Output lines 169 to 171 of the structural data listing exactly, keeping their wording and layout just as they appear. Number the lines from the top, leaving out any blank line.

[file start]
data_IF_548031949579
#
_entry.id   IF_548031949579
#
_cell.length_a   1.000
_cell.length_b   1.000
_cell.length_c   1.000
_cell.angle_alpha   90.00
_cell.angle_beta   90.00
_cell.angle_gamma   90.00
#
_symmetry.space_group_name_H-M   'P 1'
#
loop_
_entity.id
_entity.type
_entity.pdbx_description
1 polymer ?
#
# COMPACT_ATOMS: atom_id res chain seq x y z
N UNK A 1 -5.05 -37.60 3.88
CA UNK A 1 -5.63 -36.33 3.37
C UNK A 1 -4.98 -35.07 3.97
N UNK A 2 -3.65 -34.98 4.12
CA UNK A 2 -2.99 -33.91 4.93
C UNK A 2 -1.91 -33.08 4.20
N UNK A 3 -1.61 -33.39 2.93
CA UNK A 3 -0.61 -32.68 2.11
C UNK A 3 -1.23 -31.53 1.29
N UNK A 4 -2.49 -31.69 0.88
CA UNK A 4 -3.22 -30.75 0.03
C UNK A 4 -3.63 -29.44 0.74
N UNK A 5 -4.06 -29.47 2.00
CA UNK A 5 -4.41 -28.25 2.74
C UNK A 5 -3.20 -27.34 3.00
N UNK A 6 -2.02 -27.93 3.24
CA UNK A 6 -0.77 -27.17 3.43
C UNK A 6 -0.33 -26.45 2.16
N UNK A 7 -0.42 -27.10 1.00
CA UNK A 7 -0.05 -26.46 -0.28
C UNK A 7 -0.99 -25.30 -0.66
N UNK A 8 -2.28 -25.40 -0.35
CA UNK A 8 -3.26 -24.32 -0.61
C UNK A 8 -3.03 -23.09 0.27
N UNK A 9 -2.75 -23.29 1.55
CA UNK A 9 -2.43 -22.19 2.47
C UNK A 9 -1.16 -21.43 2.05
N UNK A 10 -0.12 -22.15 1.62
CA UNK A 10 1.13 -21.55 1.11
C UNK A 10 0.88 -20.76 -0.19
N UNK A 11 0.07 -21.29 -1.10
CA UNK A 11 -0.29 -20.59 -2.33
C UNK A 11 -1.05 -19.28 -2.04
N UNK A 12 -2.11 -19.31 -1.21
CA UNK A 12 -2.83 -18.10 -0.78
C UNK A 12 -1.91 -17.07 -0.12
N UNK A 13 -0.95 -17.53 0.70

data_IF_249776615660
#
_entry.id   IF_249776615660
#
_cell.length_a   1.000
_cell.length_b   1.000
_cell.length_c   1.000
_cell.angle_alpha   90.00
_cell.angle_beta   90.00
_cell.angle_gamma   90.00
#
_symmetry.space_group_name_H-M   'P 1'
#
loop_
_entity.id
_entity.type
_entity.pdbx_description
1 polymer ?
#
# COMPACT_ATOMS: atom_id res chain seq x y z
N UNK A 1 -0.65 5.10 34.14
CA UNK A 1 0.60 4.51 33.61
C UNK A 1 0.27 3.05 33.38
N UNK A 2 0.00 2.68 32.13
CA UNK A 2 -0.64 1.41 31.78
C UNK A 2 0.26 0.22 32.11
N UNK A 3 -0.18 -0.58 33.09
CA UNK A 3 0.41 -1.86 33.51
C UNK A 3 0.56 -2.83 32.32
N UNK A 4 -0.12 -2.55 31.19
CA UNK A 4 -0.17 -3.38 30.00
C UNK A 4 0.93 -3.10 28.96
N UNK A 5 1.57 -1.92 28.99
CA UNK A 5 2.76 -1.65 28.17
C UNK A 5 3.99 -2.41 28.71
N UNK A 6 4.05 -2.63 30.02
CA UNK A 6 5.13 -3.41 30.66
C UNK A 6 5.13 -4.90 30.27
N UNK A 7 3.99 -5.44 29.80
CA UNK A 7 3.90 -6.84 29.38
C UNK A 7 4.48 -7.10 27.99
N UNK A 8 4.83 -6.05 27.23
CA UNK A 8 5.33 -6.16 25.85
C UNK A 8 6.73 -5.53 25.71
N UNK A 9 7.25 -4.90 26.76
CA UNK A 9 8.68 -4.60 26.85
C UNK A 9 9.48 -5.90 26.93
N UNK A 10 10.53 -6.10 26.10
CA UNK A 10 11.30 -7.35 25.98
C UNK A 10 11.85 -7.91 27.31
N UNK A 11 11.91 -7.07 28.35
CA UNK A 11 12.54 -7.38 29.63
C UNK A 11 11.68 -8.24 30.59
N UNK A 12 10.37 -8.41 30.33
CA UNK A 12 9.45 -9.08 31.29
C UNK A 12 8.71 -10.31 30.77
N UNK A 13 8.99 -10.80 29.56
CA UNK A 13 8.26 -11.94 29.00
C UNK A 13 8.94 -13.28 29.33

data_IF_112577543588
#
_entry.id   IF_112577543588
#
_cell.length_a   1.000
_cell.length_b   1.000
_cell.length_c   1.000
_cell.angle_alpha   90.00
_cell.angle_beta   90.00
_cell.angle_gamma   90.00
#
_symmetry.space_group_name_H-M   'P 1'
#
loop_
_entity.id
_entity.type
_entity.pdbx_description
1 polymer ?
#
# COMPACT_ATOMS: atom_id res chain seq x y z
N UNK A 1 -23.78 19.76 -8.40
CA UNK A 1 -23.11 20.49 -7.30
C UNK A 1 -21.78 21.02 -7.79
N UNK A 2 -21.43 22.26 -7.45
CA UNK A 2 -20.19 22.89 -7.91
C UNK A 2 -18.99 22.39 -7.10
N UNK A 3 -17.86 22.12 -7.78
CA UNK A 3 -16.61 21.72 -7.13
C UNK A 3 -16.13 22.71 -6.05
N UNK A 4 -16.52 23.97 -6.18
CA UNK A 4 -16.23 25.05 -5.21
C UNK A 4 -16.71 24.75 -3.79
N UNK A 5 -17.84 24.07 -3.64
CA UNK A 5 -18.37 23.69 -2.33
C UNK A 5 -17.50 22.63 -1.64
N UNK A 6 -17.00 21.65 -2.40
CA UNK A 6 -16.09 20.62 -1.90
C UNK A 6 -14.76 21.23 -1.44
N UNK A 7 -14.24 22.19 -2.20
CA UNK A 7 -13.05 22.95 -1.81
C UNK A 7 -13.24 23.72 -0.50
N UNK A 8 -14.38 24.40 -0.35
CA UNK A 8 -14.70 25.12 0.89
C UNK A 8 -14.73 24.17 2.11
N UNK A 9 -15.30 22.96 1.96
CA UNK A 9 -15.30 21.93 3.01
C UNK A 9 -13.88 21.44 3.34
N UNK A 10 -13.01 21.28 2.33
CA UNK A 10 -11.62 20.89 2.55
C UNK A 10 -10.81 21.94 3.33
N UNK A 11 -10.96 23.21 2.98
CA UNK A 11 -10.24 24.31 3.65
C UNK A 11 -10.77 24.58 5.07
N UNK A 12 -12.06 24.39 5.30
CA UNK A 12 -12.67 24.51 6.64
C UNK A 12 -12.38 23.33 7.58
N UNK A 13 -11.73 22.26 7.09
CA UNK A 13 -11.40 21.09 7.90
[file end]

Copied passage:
C UNK A 11 -10.77 24.58 5.07
N UNK A 12 -12.06 24.39 5.30
CA UNK A 12 -12.67 24.51 6.64